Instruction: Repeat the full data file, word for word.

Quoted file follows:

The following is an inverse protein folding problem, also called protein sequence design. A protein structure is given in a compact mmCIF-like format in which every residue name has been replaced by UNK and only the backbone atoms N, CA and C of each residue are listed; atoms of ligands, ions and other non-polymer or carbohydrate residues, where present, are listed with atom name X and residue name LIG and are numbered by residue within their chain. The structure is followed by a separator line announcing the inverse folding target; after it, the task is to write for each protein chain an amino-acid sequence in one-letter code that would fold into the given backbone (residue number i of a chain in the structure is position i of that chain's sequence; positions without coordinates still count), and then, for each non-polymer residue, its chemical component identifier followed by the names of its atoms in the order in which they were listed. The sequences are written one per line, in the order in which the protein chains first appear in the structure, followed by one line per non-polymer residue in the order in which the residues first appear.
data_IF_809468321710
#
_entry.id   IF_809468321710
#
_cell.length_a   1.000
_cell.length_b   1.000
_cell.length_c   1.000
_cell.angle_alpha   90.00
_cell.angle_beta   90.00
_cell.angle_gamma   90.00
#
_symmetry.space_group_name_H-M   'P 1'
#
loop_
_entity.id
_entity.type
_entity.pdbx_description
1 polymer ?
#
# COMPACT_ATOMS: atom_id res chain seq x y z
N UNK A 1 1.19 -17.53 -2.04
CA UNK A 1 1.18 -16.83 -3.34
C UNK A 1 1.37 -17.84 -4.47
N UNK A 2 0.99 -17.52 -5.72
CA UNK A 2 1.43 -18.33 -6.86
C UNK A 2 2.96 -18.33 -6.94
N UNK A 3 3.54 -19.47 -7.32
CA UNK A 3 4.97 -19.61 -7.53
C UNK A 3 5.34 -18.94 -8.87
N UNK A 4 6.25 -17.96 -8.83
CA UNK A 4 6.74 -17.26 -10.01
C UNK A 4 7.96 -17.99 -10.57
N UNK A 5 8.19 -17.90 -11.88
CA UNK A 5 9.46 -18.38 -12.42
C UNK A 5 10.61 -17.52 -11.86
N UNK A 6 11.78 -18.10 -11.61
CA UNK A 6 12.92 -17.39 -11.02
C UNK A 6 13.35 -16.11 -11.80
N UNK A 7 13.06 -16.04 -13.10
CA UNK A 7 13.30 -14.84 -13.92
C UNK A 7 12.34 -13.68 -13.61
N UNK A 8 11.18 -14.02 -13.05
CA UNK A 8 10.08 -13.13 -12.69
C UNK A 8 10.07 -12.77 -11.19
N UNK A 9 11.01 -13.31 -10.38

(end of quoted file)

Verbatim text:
The following is an inverse protein folding problem, also called protein sequence design. A protein structure is given in a compact mmCIF-like format in which every residue name has been replaced by UNK and only the backbone atoms N, CA and C of each residue are listed; atoms of ligands, ions and other non-polymer or carbohydrate residues, where present, are listed with atom name X and residue name LIG and are numbered by residue within their chain. The structure is followed by a separator line announcing the inverse folding target; after it, the task is to write for each protein chain an amino-acid sequence in one-letter code that would fold into the given backbone (residue number i of a chain in the structure is position i of that chain's sequence; positions without coordinates still count), and then, for each non-polymer residue, its chemical component identifier followed by the names of its atoms in the order in which they were listed. The sequences are written one per line, in the order in which the protein chains first appear in the structure, followed by one line per non-polymer residue in the order in which the residues first appear.
data_IF_809468321710
#
_entry.id   IF_809468321710
#
_cell.length_a   1.000
_cell.length_b   1.000
_cell.length_c   1.000
_cell.angle_alpha   90.00
_cell.angle_beta   90.00
_cell.angle_gamma   90.00
#
_symmetry.space_group_name_H-M   'P 1'
#
loop_
_entity.id
_entity.type
_entity.pdbx_description
1 polymer ?
#
# COMPACT_ATOMS: atom_id res chain seq x y z
N UNK A 1 1.19 -17.53 -2.04
CA UNK A 1 1.18 -16.83 -3.34
C UNK A 1 1.37 -17.84 -4.47
N UNK A 2 0.99 -17.52 -5.72
CA UNK A 2 1.43 -18.33 -6.86
C UNK A 2 2.96 -18.33 -6.94
N UNK A 3 3.54 -19.47 -7.32
CA UNK A 3 4.97 -19.61 -7.53
C UNK A 3 5.34 -18.94 -8.87
N UNK A 4 6.25 -17.96 -8.83
CA UNK A 4 6.74 -17.26 -10.01
C UNK A 4 7.96 -17.99 -10.57
N UNK A 5 8.19 -17.90 -11.88
CA UNK A 5 9.46 -18.38 -12.42
C UNK A 5 10.61 -17.52 -11.86
N UNK A 6 11.78 -18.10 -11.61
CA UNK A 6 12.92 -17.39 -11.02
C UNK A 6 13.35 -16.11 -11.80
N UNK A 7 13.06 -16.04 -13.10
CA UNK A 7 13.30 -14.84 -13.92
C UNK A 7 12.34 -13.68 -13.61
N UNK A 8 11.18 -14.02 -13.05
CA UNK A 8 10.08 -13.13 -12.69
C UNK A 8 10.07 -12.77 -11.19
N UNK A 9 11.01 -13.31 -10.38